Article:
The other night on twitter, Rebecca from Lost in Books convinced me I should do an art history reading challenge. Yes, that's right--I'm so good at keeping track of challenges, I'm starting my own! This should be fun. :)
The Challenge in Ten Words or Less: Read six art history books in nine months.
When: September 1st, 2009-May 1st, 2010
The Details: Pick a subject related to art you want to read about. It can be as general or specific as you want. Then read 6 books about that subject from the categories listed below.
What do I mean by this? Well, say you're a fan of Lewis Carroll. Carroll was big into photography and there are several good books about his photographs. Then you could read one of Carroll's novels or a biography of him; or you could go in a different direction and read about other Victorian photographers, like Julia Cameron. This could lead to reading a book by Tennyson (who was Carmeron's next door neighbor and friend). Perhaps this example is a little more specific than most of you want to go, but trust me when I say that you can find art books related to practically any topic, place, or time period you can think of.
Or if you have a book related to art sitting around that you've been meaning to read, like The Da Vinci Code, you can start with that and build up the categories based on it--a catalog from the Louvre, Holy Blood, Holy Grail, etc.
One caveat: You can double-up on categories--e.g., read two fiction books instead of one--but the books you read have to be from at least 3 different categories to complete the challenge. Fortunately, a lot of books can also fit into more than one category, so you have a good deal of flexibility on what sort of books you can pick.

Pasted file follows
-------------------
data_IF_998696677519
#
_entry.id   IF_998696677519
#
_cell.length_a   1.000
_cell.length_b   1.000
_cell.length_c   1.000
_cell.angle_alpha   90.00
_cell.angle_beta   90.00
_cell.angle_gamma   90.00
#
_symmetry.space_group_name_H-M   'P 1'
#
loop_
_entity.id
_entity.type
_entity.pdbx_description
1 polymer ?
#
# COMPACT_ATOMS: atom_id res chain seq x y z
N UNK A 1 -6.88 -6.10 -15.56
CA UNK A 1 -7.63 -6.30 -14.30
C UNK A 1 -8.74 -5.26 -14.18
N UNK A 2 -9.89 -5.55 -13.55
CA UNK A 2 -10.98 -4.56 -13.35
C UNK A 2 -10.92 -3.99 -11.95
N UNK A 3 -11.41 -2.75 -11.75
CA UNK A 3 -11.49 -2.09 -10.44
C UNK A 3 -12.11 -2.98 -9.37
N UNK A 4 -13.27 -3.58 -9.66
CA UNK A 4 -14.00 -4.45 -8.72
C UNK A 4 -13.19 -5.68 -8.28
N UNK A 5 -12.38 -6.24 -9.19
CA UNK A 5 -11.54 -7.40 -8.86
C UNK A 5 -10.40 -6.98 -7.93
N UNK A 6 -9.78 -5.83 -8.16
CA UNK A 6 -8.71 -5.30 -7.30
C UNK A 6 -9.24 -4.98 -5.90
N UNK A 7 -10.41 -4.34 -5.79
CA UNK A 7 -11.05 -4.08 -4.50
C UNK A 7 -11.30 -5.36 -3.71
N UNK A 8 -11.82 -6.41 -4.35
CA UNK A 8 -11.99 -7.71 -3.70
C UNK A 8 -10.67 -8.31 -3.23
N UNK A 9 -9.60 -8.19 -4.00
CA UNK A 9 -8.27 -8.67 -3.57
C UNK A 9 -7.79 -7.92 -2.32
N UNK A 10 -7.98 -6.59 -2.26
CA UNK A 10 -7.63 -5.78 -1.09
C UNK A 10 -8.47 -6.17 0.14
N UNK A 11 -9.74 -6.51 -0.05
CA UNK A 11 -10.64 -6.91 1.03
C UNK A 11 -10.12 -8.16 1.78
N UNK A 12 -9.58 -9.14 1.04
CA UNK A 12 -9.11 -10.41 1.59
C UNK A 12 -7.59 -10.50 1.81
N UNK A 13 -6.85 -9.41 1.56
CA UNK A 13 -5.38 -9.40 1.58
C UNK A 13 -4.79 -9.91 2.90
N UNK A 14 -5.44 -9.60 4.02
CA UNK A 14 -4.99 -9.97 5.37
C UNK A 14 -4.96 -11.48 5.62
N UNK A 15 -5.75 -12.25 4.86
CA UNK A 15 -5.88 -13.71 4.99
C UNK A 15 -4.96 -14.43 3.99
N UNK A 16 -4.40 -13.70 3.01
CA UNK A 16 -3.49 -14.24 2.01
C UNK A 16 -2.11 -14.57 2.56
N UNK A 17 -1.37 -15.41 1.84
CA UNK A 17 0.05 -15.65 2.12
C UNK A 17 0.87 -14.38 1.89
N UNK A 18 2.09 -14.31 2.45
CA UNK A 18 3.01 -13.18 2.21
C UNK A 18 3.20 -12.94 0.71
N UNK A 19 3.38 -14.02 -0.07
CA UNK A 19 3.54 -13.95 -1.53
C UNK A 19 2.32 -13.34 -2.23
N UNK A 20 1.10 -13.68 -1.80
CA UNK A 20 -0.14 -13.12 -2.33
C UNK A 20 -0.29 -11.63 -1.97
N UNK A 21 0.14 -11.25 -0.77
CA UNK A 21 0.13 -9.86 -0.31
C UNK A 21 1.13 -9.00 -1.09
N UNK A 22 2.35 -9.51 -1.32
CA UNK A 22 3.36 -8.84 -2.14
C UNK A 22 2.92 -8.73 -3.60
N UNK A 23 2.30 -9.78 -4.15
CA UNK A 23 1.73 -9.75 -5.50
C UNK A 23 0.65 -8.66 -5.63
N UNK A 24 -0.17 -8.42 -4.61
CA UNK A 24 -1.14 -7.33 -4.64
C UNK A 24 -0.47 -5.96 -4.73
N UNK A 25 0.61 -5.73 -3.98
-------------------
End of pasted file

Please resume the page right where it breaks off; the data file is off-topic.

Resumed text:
Theory is a filter through which one can interpret art. Some very well-known theorists (or people whose writings are the basis for theory) are Foucault, Marx, Freud, Georges Didi-Huberman, and TJ Clark.
These are usually shorter books that deal with a very specific subject--for example, Victorian nudes, or the art in a specific cathedral.
This is basically your typical textbook--a general overview of a subject. I know reading a textbook sounds like sooooo much fun, but there are good ones out there that are really interesting. The ones published by Phaidon are generally pretty good.
If you have access to an article database like JSTOR or Academic OneFile, you can try to get articles online. There are also some e-journals available for free online, like Nineteenth-Century Art Worldwide.
Coffee table or picture books
Go for it.
These are books about history whose intended purpose is focused more towards entertainment than education (or a combo there of--entercation?). Something like the Digging for the Truth book would be a good example.
If you've ever visited a major museum exhibit, you might have noticed there are really thick, large, and expensive books for sale about the exhibition in the museum gift shop. These books usually contain a lot of super-useful essays and information about the works in the exhibit. Plus they have great pictures. Since these books are so expensive, you'll probably want to get them at the library; however, most libraries won't have them unless it's an academic library at a larger university. If you have access to ILL, that's probably your best bet.